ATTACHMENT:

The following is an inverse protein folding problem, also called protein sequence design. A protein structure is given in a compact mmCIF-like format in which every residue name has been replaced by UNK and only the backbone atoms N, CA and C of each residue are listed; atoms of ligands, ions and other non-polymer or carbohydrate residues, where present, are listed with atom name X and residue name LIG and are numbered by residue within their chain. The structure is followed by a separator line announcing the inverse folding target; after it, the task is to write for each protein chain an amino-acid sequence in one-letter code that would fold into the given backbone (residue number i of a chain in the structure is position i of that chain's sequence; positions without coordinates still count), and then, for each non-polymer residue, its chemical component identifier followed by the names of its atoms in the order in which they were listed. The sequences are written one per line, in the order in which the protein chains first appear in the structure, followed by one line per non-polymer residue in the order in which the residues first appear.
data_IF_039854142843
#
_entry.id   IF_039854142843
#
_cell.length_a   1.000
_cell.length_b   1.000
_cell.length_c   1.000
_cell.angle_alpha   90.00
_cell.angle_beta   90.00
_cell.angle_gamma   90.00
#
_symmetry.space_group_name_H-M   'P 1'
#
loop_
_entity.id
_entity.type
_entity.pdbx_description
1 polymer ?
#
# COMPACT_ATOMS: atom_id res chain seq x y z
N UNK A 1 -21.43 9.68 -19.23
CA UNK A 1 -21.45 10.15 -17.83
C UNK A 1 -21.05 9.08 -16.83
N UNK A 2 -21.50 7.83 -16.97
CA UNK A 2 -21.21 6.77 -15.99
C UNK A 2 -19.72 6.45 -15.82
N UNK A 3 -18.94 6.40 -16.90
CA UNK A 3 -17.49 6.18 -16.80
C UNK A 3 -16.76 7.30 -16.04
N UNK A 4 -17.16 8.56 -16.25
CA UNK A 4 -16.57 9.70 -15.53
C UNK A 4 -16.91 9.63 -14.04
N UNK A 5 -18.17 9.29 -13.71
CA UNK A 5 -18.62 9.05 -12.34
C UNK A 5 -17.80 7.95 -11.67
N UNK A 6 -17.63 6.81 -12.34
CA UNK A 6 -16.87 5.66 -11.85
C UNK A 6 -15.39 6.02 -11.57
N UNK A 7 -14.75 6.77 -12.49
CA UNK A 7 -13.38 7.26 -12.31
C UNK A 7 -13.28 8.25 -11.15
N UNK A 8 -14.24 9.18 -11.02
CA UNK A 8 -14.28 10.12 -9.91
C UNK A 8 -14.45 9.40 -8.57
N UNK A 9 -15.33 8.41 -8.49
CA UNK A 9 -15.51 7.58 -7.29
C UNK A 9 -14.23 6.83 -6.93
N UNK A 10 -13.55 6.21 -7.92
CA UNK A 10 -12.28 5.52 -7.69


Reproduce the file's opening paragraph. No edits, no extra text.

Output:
The following is an inverse protein folding problem, also called protein sequence design. A protein structure is given in a compact mmCIF-like format in which every residue name has been replaced by UNK and only the backbone atoms N, CA and C of each residue are listed; atoms of ligands, ions and other non-polymer or carbohydrate residues, where present, are listed with atom name X and residue name LIG and are numbered by residue within their chain. The structure is followed by a separator line announcing the inverse folding target; after it, the task is to write for each protein chain an amino-acid sequence in one-letter code that would fold into the given backbone (residue number i of a chain in the structure is position i of that chain's sequence; positions without coordinates still count), and then, for each non-polymer residue, its chemical component identifier followed by the names of its atoms in the order in which they were listed. The sequences are written one per line, in the order in which the protein chains first appear in the structure, followed by one line per non-polymer residue in the order in which the residues first appear.